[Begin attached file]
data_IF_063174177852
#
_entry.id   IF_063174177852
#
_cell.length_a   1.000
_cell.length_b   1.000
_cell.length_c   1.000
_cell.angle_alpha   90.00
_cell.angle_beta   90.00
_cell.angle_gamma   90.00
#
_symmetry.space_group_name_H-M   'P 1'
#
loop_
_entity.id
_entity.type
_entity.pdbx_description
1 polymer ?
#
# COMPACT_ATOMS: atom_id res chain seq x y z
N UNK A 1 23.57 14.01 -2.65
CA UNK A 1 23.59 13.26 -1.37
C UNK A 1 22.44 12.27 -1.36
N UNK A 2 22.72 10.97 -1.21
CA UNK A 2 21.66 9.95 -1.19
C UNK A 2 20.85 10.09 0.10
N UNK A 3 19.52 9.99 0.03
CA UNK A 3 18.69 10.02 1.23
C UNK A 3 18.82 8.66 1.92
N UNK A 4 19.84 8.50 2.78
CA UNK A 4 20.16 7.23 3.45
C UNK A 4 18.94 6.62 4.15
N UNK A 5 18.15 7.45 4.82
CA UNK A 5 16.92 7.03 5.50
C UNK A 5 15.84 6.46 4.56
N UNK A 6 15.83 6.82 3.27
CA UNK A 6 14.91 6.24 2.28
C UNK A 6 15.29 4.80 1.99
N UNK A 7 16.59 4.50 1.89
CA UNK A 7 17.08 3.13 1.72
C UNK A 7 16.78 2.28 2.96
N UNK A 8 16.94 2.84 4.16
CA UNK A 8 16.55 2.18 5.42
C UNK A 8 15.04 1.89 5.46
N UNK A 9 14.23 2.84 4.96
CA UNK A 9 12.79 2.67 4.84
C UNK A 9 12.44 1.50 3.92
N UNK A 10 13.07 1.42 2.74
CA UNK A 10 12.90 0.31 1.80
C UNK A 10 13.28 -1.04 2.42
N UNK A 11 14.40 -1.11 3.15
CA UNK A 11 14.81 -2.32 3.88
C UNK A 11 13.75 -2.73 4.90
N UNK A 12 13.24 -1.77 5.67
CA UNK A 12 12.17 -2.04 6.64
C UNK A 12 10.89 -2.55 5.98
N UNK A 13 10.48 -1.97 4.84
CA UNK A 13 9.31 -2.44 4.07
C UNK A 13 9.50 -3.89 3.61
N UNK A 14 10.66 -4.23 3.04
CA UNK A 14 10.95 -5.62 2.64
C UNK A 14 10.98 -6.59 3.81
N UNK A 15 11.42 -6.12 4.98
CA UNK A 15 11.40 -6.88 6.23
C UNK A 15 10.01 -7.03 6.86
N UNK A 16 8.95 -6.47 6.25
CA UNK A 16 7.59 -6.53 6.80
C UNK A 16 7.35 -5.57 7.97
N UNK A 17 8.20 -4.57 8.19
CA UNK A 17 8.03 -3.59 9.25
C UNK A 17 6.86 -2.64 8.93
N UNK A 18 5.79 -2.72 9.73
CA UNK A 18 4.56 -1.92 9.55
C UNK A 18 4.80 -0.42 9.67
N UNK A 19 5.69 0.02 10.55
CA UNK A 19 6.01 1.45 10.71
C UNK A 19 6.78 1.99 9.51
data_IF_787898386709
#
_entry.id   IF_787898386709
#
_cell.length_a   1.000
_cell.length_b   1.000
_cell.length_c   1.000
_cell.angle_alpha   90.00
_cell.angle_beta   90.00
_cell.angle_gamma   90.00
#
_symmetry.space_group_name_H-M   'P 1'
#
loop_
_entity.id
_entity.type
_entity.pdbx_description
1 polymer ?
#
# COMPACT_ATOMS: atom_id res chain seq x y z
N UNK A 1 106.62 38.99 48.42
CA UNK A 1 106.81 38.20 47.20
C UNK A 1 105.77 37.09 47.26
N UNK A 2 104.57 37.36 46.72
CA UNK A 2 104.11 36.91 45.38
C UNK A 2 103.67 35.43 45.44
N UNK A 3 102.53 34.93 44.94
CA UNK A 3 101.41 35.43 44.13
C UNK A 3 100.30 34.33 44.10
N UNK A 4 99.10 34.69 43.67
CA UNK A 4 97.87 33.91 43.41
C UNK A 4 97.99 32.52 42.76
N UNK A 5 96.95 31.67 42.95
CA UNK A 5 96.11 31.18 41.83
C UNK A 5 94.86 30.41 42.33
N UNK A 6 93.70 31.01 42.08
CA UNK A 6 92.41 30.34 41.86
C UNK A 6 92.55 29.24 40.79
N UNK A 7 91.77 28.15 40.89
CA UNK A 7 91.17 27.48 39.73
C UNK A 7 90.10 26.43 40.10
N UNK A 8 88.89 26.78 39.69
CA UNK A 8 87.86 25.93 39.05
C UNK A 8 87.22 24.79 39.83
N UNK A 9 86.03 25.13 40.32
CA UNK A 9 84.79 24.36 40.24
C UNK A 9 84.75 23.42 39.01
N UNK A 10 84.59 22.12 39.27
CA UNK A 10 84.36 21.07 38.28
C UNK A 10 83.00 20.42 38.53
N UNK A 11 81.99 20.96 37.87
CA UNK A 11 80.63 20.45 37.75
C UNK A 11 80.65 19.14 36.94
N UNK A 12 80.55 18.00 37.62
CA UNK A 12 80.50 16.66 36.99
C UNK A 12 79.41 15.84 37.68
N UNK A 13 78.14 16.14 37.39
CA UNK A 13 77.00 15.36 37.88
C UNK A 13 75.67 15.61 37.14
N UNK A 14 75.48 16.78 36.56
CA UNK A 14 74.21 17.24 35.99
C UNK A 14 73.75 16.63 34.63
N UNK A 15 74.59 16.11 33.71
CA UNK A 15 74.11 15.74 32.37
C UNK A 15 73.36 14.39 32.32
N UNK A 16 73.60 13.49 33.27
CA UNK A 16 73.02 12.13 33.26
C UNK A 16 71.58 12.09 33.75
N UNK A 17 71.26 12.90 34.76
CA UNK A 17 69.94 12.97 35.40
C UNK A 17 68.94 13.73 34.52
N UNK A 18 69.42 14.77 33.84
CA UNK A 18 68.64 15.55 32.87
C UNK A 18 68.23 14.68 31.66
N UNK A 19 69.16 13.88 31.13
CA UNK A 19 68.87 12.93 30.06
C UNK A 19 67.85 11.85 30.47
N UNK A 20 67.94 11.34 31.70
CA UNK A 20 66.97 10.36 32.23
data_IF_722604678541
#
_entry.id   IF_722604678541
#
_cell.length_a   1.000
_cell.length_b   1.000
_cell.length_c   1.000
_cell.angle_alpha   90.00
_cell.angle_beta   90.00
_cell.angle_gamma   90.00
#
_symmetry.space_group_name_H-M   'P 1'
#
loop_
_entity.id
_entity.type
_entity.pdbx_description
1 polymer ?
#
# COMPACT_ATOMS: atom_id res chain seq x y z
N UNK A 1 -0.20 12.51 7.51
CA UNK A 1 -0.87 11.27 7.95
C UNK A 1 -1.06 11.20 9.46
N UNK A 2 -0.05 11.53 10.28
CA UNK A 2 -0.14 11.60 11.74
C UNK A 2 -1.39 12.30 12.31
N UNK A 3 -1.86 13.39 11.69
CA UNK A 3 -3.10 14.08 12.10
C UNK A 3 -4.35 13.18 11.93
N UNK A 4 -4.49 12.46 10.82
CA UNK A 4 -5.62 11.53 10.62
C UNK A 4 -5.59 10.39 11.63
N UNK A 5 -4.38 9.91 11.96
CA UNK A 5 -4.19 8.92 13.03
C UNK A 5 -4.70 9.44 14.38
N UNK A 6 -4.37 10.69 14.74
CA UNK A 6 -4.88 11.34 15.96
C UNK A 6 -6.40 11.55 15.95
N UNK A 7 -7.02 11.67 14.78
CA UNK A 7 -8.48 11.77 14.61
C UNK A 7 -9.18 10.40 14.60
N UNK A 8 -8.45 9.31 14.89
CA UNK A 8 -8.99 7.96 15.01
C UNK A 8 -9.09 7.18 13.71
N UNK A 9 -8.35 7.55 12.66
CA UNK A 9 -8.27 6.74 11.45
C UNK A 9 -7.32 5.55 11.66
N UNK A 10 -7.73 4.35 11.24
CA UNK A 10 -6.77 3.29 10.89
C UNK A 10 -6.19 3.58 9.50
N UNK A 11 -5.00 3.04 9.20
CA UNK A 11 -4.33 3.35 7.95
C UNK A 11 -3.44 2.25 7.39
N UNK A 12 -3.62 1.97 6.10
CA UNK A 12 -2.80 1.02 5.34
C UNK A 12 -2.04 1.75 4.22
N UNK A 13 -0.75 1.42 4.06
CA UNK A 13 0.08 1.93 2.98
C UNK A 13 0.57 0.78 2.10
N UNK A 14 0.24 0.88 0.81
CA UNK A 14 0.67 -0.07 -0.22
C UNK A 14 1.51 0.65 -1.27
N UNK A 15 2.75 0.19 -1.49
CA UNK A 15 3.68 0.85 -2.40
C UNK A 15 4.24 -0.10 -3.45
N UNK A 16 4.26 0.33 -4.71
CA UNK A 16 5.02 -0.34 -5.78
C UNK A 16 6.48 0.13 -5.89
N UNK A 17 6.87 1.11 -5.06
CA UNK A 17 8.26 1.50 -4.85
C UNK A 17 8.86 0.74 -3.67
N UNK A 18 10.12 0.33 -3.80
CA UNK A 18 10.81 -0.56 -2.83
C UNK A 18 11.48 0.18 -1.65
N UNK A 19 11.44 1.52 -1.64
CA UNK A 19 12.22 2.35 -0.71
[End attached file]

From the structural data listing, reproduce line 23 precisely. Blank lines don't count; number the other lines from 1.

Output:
C UNK A 1 22.44 12.27 -1.36